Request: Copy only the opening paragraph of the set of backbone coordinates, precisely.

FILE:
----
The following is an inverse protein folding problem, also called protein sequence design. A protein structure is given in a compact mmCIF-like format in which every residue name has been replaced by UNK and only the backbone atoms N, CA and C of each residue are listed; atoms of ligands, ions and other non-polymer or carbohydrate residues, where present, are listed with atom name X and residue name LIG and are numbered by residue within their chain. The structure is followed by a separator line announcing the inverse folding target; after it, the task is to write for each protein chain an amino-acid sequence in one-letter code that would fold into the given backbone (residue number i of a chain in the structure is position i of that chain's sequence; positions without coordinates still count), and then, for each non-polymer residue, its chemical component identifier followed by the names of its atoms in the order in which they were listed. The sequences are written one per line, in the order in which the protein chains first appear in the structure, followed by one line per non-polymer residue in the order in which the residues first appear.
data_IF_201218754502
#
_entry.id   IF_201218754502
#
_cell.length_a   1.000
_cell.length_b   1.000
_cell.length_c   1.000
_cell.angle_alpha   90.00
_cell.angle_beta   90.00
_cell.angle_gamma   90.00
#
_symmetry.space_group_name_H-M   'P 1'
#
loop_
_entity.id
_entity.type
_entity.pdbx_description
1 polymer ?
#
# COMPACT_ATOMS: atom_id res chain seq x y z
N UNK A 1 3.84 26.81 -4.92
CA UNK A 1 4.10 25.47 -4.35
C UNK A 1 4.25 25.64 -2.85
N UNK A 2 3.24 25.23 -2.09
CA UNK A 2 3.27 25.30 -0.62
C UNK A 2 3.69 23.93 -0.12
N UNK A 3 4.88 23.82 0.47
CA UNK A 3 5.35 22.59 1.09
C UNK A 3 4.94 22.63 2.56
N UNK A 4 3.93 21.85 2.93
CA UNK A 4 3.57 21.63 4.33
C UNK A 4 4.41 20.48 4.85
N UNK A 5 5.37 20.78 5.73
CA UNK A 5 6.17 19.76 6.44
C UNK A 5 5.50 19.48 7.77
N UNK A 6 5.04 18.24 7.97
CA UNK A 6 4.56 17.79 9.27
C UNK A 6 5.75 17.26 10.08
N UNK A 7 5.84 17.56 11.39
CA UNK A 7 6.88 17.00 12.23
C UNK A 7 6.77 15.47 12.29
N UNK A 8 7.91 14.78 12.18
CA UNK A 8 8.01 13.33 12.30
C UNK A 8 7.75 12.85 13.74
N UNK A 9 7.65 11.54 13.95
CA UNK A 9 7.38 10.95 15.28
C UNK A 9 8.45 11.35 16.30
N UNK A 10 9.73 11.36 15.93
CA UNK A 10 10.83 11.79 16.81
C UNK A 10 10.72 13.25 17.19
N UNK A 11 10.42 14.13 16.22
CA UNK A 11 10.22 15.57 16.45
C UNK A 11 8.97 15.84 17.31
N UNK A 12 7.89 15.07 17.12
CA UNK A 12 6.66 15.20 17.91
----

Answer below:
The following is an inverse protein folding problem, also called protein sequence design. A protein structure is given in a compact mmCIF-like format in which every residue name has been replaced by UNK and only the backbone atoms N, CA and C of each residue are listed; atoms of ligands, ions and other non-polymer or carbohydrate residues, where present, are listed with atom name X and residue name LIG and are numbered by residue within their chain. The structure is followed by a separator line announcing the inverse folding target; after it, the task is to write for each protein chain an amino-acid sequence in one-letter code that would fold into the given backbone (residue number i of a chain in the structure is position i of that chain's sequence; positions without coordinates still count), and then, for each non-polymer residue, its chemical component identifier followed by the names of its atoms in the order in which they were listed. The sequences are written one per line, in the order in which the protein chains first appear in the structure, followed by one line per non-polymer residue in the order in which the residues first appear.